Equestrian Stretches


Since my accident I’ve been doing a lot of Physical Therapy. A lot. When I first started going, it took me almost two hours to go through the full spectrum of exercises, given how many things I was rehabbing.

I still go to PT and now it takes a mere 90 minutes :). I suspect I’ll be stretching and strengthening for some time but the experience has given me a lot of respect for how much the right exercises can help you gain strength and flexibility.

Given that we’ve had endless rain following up the premature ice and snow, I’ve been spending more time at the gym than riding (I must find an indoor soon). To add some variation to my routine, I’ve found some stretches that are specific to equestrians but will help anyone who wants to become more limber. I tried to find ones that I can do, given that I still have some limitations (the first time I went to a yoga class post-accident, I wondered if I’d be able to get off the floor again).

Thanks to the numerous videos that are available, each of these stretches is clearly illustrated.

I like the variety in the ones in this video. They address your whole body.

The stretches in this article focuses on hip flexors — an area I know I need to stretch more, although if I tried the “Hindu Squat” I’m pretty sure my knees would never recover. The other stretches look quite reasonable. I can feel my hips releasing just looking at the videos. If only it were that easy.

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And then there are the après ride stretches from Man Flow Yoga.  Some of these are a repeat of others mentioned, but there are some new ones, too.

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At least if I have to be at the gym instead of the barn, I can do something that will help me when I’m back in the saddle.

Do you have any favorite stretches/exercises to share?

 

 

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4 thoughts on “Equestrian Stretches

  1. I wish I could say I had the self discipline to do these exercises every day. I do not. I can’t do yoga, mostly because I have cats…..;-) who think Mom on the floor means let’s help.
    I’ve lately begun doing planks. I must say, though, that I began a high intensity weight lifting program about a year ago. Sad for all of you, it’s a program called Abstract that is only in two spots in Washington State (where I live) and a few in England. What it is is: a fifteen minute workout. Yeah, 15 minutes? Yes. 15 minutes. I do it once a week. You have a ”personal trainer’ who runs you through several weight machines that work different parts of your body. It’s not a ‘gym rat’ routine where you’re spending hours pushing iron. It’s like fartlek for people, in a way. You work up..slowly.. in weight and you do six or seven repetitions. That’s it.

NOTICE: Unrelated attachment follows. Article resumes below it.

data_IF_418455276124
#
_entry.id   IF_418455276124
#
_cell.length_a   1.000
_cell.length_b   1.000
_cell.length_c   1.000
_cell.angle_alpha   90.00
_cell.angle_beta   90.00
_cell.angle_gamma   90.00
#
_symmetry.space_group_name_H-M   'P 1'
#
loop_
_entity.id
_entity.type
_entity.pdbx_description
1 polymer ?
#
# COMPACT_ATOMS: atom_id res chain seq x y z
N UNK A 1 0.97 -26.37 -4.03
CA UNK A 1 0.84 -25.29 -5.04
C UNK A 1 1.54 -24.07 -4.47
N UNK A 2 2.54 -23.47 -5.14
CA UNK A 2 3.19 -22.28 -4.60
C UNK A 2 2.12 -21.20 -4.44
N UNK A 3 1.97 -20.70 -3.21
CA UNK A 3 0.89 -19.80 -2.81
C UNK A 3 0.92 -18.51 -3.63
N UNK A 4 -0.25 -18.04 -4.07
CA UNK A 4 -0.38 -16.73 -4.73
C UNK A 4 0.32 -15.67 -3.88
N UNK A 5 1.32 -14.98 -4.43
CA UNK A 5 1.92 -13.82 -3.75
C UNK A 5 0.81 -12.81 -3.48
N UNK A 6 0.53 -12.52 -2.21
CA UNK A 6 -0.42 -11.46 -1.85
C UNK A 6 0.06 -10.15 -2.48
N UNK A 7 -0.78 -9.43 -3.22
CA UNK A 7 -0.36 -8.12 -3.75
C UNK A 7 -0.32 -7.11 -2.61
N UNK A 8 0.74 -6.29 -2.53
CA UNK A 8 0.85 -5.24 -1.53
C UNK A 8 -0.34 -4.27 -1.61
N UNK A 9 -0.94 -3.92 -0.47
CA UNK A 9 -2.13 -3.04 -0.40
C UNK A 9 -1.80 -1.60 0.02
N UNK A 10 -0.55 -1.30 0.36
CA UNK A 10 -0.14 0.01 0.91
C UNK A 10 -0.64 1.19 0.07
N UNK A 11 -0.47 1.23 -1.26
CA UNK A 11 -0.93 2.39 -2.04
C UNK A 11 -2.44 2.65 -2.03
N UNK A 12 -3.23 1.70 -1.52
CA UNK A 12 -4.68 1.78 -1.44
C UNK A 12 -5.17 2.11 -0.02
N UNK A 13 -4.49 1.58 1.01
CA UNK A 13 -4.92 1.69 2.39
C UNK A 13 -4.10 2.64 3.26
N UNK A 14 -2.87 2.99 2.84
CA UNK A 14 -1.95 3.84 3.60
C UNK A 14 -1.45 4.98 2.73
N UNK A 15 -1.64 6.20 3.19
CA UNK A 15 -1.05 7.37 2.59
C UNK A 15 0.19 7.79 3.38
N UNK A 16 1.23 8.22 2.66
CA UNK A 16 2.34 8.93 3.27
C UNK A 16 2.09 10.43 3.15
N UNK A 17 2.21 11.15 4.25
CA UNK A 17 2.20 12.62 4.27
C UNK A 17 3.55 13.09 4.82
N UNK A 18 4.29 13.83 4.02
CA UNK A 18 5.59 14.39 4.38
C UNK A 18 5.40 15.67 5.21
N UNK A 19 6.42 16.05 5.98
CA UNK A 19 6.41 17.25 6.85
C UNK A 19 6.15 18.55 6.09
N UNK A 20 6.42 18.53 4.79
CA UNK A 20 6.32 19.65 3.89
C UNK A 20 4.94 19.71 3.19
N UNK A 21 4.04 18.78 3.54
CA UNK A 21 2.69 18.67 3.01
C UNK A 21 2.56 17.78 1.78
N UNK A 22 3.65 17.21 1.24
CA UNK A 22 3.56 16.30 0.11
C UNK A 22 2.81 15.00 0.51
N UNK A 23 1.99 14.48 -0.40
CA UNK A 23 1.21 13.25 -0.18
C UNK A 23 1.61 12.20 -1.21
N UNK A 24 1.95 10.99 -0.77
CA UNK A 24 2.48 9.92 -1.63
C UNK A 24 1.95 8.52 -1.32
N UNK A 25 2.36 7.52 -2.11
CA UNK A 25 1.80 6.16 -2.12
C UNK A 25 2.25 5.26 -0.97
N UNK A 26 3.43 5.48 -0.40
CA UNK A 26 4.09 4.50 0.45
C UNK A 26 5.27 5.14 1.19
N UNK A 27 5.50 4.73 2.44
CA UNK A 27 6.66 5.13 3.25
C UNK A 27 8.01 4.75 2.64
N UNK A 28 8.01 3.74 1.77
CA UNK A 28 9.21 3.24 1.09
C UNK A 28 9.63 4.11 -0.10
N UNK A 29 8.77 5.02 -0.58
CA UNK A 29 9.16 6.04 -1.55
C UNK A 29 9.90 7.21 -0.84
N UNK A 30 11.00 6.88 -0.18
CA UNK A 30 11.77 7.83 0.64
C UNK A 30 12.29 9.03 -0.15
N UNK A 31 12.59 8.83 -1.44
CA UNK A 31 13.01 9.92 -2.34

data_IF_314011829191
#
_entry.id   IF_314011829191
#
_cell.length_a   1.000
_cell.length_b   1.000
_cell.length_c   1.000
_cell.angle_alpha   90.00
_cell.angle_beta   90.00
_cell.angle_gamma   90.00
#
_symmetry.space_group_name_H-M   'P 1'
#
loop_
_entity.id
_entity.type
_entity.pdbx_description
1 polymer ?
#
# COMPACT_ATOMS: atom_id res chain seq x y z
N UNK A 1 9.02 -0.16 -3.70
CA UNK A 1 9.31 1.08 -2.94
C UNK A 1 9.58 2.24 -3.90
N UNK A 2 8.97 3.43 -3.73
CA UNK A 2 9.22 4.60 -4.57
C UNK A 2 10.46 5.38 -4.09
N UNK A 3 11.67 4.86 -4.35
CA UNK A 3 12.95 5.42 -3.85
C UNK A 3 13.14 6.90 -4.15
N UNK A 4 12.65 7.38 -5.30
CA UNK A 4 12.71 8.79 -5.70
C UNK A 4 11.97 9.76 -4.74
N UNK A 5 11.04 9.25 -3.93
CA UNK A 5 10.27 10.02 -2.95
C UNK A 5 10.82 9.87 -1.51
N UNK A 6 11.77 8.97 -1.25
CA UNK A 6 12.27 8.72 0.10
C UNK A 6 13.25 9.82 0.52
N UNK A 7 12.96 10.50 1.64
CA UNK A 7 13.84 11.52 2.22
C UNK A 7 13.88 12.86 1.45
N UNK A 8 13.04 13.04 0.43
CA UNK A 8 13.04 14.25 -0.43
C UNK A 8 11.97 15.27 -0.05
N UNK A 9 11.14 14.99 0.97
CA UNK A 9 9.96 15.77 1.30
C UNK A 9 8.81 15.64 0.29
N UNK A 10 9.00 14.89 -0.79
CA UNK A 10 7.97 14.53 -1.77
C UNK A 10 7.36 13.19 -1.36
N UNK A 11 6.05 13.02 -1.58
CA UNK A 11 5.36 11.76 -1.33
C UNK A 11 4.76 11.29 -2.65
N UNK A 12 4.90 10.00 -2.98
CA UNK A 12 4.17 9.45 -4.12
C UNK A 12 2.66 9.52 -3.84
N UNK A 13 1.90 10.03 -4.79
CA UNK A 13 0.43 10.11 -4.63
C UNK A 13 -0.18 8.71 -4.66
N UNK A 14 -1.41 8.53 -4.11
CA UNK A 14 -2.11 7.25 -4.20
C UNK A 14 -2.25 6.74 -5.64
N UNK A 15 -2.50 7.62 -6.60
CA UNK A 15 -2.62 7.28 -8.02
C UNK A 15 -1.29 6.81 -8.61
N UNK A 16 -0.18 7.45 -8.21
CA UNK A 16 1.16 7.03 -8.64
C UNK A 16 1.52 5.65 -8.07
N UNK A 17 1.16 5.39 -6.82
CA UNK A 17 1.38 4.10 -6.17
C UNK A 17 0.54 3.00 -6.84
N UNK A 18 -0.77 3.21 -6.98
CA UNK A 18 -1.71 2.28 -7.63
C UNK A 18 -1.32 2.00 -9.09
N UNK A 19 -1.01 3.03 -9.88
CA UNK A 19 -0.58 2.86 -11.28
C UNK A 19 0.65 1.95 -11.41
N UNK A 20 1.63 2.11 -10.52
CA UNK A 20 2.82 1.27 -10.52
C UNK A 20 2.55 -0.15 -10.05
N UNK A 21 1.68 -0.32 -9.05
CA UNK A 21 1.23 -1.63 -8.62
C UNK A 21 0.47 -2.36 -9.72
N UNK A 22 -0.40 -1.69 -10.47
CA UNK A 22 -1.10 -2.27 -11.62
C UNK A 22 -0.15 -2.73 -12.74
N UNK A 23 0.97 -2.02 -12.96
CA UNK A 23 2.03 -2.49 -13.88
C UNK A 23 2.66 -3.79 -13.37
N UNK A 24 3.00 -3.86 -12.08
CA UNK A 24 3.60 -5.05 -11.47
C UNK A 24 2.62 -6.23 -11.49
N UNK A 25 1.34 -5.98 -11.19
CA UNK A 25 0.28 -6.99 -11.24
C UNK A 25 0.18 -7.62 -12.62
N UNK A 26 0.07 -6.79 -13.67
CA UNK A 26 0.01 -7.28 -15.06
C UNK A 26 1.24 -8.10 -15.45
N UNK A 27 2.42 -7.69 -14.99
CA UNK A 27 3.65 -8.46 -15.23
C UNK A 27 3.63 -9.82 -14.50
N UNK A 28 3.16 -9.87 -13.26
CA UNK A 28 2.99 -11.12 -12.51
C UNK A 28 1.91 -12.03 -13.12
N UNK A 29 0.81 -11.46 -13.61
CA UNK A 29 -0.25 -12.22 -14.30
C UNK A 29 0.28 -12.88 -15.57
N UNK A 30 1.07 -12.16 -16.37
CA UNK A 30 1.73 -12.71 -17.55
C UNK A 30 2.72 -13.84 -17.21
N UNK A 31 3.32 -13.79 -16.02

Anyway, it has done WONDERS for me. I’ve lost 14 pounds (although the idea was not to lose weight, it was to build muscle) and I’ve done that. I’ve got my muscles back, my core is strong, strong enough so that I can hold a plank for almost a minute. My back has stopped hurting, I can do things I used to do when I was twenty years younger.
    So…like one of my physical therapists once said: never, never, never stop moving.

    1. 15 minutes? Hell, I could do almost anything for 15 minutes. Right now I’m going back to swimming. I was a masters swimmer for about a decade until I hurt my rotator cuff. The PT is helping that, too so I figure I’d capitalize on that and get back in the pool. When I swam regularly, I rode a lot better. I am intrigued by the workout you describe, though.

  2. It’s a high intensity workout. I don’t mean I’m pushing hundreds of pounds of weight, no, it’s more like 60. One works one’s way up, slowly, carefully. . I’m old, after all. The idea behind it is to exert yourself to the point just below muscle failure for a VERY short time…no more than 7 repetitions…and then rest for a week.! In fact my trainer won’t LET me work out more than twice a week. In addition, one is rotated through a varied type of machine every 6 weeks or so. MEaning, this week you’re using THIS machine to train your biceps for about 6 weeks, then next cycle, week you go into a different type of machine that works the same muscle set, but works them in a different manner. Clear as mud? OK, an analogy is this week you’re doing planks and next week you go back to old fashioned sit ups. Same set of muscles being worked but in a different way.
    The idea is the same, I guess, when it comes to training race horses. You train them to a point where you ‘make’ them go as fast as they possibly can…and then lower the speed you want from them for a week. Or, like when you were in grade school Phys Ed you had to do ‘wind sprints”? (which I HATED…) it was to build up your capacity for aerobic lung function.
    The idea…and let me tell you, it WORKS…is to stress one’s body to the point where it starts converting fat to muscle. While I wasn’t fat, I have lost quite a bit of weight, and my BMI has dropped accordingly. But it’s muscle, now.

    But again, I don’t believe it’s available in your neck of the woods. So planks and swimming are good.

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